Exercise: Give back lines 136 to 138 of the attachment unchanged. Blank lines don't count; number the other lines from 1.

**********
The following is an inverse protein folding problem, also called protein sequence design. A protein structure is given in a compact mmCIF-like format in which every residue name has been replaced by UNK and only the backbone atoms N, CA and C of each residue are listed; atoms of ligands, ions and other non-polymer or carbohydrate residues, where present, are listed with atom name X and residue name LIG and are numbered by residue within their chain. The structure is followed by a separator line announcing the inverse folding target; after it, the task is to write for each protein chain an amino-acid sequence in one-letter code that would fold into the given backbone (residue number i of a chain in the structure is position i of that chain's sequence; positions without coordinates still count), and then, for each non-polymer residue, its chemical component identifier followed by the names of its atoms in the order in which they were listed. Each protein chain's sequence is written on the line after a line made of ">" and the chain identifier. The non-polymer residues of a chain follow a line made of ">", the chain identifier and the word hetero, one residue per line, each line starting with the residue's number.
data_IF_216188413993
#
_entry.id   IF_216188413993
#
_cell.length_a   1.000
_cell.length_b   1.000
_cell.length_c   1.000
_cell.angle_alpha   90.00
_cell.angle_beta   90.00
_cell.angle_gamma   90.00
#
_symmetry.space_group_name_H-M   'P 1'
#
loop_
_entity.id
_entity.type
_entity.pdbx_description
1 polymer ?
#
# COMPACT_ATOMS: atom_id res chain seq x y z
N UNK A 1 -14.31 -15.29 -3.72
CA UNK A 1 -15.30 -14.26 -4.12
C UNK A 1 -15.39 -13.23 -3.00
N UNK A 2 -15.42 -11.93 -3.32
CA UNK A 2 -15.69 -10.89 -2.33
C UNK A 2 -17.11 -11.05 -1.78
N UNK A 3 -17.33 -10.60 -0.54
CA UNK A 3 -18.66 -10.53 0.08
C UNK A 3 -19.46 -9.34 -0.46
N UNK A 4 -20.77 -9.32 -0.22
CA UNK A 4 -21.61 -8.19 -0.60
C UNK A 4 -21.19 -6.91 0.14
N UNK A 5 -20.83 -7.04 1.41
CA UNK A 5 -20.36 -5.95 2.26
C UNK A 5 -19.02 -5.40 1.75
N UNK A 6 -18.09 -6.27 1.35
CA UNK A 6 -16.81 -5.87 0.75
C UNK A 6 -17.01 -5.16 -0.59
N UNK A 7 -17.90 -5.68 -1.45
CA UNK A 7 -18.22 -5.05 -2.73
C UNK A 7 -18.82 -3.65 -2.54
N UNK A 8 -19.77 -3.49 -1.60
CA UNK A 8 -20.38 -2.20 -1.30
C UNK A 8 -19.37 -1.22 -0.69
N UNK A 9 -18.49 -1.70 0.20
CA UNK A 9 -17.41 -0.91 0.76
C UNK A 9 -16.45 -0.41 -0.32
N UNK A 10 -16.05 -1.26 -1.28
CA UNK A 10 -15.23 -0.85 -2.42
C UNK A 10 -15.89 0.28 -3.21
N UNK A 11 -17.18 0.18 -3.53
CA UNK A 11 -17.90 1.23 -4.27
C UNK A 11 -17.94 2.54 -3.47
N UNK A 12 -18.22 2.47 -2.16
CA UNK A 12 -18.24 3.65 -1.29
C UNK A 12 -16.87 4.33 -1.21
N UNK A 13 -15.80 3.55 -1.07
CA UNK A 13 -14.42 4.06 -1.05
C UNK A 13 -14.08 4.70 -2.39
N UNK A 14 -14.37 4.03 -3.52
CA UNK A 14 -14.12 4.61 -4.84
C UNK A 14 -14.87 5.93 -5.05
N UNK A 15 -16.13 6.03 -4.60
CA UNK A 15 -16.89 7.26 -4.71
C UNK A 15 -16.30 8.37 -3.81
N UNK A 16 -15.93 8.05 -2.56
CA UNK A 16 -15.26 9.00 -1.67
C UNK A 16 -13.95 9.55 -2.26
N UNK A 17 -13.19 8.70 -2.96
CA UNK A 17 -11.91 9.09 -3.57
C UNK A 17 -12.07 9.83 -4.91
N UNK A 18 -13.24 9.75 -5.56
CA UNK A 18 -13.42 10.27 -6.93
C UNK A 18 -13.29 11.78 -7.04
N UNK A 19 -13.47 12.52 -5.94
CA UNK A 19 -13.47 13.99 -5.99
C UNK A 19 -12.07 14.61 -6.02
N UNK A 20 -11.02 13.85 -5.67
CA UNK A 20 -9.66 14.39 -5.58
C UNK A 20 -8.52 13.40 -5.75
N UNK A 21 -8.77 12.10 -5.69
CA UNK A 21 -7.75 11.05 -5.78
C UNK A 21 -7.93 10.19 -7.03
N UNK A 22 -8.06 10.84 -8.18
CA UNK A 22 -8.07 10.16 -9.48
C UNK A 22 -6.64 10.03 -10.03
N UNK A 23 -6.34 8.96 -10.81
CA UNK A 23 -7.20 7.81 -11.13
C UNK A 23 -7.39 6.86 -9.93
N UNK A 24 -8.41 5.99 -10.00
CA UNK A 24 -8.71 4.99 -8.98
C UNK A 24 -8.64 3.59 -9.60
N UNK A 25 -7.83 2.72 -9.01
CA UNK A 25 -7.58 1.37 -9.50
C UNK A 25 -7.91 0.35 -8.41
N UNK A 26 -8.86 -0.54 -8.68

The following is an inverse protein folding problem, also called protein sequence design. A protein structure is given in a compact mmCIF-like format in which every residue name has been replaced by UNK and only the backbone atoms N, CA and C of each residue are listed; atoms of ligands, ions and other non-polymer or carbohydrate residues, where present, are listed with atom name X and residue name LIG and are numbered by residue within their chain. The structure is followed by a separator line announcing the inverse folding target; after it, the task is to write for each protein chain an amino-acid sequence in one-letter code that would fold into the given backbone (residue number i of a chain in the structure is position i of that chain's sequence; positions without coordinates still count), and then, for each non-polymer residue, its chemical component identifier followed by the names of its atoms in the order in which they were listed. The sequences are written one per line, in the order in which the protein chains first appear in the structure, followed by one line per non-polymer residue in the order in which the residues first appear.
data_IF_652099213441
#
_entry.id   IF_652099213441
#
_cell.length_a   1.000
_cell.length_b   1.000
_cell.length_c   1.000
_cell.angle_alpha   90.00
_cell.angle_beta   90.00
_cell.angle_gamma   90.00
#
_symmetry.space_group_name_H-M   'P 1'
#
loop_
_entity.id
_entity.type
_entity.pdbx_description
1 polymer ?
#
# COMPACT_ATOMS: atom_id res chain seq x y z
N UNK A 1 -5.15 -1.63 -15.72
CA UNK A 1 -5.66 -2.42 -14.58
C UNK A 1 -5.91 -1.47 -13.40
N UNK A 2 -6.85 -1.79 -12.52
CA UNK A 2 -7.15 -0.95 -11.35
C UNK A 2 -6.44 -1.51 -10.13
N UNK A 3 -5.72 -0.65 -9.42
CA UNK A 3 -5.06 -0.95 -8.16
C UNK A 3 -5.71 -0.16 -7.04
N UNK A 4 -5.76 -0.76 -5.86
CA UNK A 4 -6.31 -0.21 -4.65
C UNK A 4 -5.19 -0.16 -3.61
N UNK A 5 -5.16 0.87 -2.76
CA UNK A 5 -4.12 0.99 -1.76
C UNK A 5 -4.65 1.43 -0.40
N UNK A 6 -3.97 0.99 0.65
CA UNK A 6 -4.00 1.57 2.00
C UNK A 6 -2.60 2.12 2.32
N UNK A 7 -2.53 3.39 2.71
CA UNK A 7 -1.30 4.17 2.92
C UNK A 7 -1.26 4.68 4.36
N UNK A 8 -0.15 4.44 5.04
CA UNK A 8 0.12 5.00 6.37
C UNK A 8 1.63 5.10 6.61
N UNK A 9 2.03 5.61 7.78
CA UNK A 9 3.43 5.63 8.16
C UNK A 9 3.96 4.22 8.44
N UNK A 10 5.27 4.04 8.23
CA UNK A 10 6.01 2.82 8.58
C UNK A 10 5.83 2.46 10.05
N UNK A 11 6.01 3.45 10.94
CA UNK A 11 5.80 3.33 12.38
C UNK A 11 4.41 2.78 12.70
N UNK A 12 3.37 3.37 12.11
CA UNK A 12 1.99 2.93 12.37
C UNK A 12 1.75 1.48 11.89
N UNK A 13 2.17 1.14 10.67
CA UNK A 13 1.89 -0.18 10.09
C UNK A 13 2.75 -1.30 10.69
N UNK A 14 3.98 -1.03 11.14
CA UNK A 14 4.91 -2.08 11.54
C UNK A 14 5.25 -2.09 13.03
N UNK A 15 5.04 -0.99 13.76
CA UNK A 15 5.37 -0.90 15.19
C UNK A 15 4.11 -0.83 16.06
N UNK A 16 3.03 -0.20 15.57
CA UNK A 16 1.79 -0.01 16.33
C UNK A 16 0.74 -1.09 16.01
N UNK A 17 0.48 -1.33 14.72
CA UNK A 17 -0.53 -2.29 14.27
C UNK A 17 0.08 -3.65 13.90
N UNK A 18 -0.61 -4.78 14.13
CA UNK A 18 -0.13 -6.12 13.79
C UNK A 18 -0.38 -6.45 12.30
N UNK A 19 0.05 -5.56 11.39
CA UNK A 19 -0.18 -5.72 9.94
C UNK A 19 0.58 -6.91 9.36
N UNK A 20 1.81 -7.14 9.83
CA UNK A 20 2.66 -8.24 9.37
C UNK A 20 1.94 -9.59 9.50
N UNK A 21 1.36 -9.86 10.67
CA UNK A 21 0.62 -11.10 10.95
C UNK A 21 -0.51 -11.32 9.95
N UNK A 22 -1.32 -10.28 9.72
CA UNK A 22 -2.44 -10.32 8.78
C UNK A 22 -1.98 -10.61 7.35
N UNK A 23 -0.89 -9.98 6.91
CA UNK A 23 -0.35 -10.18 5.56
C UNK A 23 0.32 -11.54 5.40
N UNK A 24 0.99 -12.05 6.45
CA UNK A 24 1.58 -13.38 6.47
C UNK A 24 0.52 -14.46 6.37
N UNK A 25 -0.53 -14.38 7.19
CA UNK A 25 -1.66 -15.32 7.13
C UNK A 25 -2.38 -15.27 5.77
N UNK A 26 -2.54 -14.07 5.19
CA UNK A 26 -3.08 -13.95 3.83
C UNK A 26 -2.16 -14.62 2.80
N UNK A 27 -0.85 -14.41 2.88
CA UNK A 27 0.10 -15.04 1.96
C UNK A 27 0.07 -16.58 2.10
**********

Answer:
C UNK A 6 -2.60 2.12 2.32
N UNK A 7 -2.53 3.39 2.71
CA UNK A 7 -1.30 4.17 2.92